The Five C's
On June 30, my company brought its contract to lead the Minneapolis schools to a successful conclusion. This was the longest and most successful agreement in the nation between a private firm and a public school board to lead a district. After 52 months and several unique pay-for-performance contracts, we completed our central task of turning the district's performance around. Now the Minneapolis school board and the Public Strategies Group Inc. have also successfully completed a planned transition in leadership.
This experience has left us proud and optimistic about the future of urban education. During our four-plus years of serving the children in Minneapolis, the district made remarkable strides in a number of areas. We, in turn, learned some profound lessons about schools, change, and leadership. These were perhaps best summarized by a 2nd grader one day in commenting on the job of the superintendent: "A leader is someone who changes things to make things better."
It takes tremendous energy to change an organization. The challenge is to focus that energy on changing the right things--the things that will really make a difference for students.
When it comes to public education, most people hardly know where to start. The litany of problem areas is well known: poverty, disrespect, lack of family and community support, frightening finances, weak governance, safety concerns, a hollow curriculum, wimpy accountability, lack of focus, a culture of fear and mistrust, low standards, alienated students and families, low morale, deficits, dilapidated buildings, ancient technology, and on and on.
As a result, there is also a lot of energy for change in public education. Citizens, families, civic organizations, mayors and city councils, governors, legislators, state superintendents, the president of the United States, business organizations, foundations, communities of faith--everyone, it seems, has a theory or a plan.
|It takes a tremendous amount of energy to change an organization.|
With all that is going on--including the rising number of court, state, and city takeovers and the prominence of education reform on the agendas of most state legislatures--one could reasonably conclude that education is in transition. But in transition to what?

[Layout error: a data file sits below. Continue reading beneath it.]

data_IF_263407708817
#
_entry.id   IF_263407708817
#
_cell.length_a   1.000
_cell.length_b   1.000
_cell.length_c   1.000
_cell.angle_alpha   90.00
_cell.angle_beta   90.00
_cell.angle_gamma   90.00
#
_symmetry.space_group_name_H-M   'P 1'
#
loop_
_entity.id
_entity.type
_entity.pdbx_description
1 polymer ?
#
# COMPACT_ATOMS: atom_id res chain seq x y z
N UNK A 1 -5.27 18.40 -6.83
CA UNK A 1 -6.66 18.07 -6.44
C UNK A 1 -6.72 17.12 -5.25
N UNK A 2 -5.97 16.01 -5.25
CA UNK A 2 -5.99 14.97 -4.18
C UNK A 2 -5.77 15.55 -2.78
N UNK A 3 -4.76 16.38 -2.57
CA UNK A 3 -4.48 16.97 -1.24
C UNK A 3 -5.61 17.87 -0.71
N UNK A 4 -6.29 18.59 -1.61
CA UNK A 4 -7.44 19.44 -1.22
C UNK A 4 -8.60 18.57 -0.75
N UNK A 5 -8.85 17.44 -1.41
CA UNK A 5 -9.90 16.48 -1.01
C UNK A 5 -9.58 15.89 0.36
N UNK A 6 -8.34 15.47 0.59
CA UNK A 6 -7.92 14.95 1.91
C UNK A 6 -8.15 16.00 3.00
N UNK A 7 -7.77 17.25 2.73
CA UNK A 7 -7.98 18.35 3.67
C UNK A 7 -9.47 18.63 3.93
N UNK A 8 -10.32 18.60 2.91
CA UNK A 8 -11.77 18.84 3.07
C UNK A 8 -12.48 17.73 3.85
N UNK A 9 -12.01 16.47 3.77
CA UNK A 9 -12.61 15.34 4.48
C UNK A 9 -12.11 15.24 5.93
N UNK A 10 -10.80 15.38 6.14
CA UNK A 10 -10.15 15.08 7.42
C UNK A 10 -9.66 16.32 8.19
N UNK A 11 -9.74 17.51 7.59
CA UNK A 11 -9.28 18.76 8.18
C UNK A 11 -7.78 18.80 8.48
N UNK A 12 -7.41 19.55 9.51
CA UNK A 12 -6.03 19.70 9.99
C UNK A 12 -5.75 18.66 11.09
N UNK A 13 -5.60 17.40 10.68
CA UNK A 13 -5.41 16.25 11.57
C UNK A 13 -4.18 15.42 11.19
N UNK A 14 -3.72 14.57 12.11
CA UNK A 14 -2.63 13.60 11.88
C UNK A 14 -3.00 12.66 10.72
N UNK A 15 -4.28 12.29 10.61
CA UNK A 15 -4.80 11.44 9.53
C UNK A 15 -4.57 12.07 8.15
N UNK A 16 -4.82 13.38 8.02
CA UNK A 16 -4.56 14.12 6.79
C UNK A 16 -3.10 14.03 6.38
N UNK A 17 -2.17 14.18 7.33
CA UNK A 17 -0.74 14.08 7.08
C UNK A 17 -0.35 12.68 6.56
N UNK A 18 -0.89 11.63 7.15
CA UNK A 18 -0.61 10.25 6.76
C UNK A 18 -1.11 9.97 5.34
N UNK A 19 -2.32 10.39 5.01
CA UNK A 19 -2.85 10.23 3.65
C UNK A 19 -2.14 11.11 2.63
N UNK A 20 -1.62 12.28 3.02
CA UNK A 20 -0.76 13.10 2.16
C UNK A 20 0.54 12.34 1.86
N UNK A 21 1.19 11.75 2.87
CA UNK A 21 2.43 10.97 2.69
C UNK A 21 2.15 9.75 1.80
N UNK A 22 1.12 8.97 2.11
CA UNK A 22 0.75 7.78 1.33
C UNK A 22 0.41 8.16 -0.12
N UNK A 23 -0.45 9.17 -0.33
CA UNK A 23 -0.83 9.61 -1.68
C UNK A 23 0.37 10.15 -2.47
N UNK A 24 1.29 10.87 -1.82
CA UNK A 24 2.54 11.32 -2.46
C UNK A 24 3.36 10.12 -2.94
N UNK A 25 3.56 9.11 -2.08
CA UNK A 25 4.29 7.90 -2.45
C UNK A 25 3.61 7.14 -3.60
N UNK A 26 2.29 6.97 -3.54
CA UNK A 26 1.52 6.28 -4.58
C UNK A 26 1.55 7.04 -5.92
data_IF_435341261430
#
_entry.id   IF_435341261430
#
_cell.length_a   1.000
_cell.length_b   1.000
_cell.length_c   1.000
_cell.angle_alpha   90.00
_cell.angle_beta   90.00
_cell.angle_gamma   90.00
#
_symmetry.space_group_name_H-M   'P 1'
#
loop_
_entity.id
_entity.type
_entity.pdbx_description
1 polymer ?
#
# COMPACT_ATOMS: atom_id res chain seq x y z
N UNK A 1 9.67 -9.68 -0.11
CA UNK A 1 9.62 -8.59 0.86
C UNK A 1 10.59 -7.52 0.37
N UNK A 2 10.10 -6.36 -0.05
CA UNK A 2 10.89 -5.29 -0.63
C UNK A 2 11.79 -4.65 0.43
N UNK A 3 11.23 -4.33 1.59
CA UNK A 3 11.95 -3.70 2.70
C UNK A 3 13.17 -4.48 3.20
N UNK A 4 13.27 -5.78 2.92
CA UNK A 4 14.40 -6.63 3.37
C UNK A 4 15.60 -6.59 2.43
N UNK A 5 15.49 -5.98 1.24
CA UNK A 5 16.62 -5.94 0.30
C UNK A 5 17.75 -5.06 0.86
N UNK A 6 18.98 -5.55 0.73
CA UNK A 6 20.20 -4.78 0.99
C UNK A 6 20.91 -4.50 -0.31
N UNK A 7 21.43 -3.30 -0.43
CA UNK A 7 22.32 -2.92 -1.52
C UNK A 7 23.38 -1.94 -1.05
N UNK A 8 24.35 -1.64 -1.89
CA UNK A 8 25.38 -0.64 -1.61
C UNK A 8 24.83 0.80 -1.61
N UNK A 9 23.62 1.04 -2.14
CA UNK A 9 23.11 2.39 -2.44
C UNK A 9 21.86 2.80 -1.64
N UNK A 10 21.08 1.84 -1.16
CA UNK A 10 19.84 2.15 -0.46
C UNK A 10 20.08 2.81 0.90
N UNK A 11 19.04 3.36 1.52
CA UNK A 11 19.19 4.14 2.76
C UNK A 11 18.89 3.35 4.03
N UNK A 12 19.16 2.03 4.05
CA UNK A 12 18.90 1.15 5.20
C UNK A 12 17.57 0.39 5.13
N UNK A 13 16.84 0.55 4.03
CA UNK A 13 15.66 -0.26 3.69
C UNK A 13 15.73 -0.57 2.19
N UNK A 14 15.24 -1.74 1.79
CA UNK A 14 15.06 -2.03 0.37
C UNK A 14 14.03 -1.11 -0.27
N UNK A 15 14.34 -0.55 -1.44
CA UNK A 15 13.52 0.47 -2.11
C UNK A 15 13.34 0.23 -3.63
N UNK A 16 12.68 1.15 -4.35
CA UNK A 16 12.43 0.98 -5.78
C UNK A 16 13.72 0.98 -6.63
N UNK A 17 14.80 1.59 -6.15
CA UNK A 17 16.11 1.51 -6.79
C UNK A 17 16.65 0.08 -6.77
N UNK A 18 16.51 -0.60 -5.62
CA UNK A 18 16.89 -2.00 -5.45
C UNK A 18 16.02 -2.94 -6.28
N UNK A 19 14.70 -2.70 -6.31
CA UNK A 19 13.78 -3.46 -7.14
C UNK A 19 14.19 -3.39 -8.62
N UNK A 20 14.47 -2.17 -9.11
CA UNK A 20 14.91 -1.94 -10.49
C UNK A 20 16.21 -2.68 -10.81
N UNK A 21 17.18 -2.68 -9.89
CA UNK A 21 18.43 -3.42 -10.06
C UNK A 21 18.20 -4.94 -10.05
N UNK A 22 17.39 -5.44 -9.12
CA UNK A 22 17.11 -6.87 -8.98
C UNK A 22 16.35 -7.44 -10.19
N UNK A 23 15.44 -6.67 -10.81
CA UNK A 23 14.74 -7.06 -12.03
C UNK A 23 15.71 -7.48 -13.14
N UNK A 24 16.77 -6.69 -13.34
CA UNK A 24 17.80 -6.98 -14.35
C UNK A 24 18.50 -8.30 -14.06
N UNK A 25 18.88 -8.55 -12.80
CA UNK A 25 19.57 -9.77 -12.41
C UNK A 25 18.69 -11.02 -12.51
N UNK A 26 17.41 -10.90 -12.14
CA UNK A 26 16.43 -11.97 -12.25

Transforming education requires us to leave behind our ideologies and some of the most ingrained habits and beliefs that govern education today. The transformation requires us to move:
- From accepting good intentions to rewarding achievement of results.
- From a system in which employees and others follow rules to one in which they chase a sense of purpose.
- From a system that assigns students and families to its choices to one that serves them with their choices.
- From control over inputs to accountability for outcomes.
- From organizations steeped in the traditions of bureaucracy to ones challenged by the imperatives of service.
- From an ethic of distrust and mistrust to a culture of high expectation.
In their new book, Banishing Bureaucracy, David Osborne (a Public Strategies Group partner) and Peter Plastrik identify five strategies that must be pursued by any organization that hopes to win the competition for public support. They call these "The Five C's": core, customer, consequences, control, and culture. As applied to education, they help us recognize the possibilities for change that will actually make things better--change that we as leaders must pursue if we are to take our leadership responsibilities seriously.
Core. Schools are expected to do too much and, as a result, can't do any of it effectively enough. Performance will improve dramatically if we focus schools on their primary purpose: ensuring that students learn. This means clearing the decks of activities that don't support this central purpose. Beyond that it means focusing the core of the organization, its curriculum, on a combination of the critical basics plus the thinking and communicating skills needed to transform information into knowledge. Finally, it means uncoupling the steering function of leadership (setting standards and holding schools accountable) from the rowing function of management (running schools on a daily basis).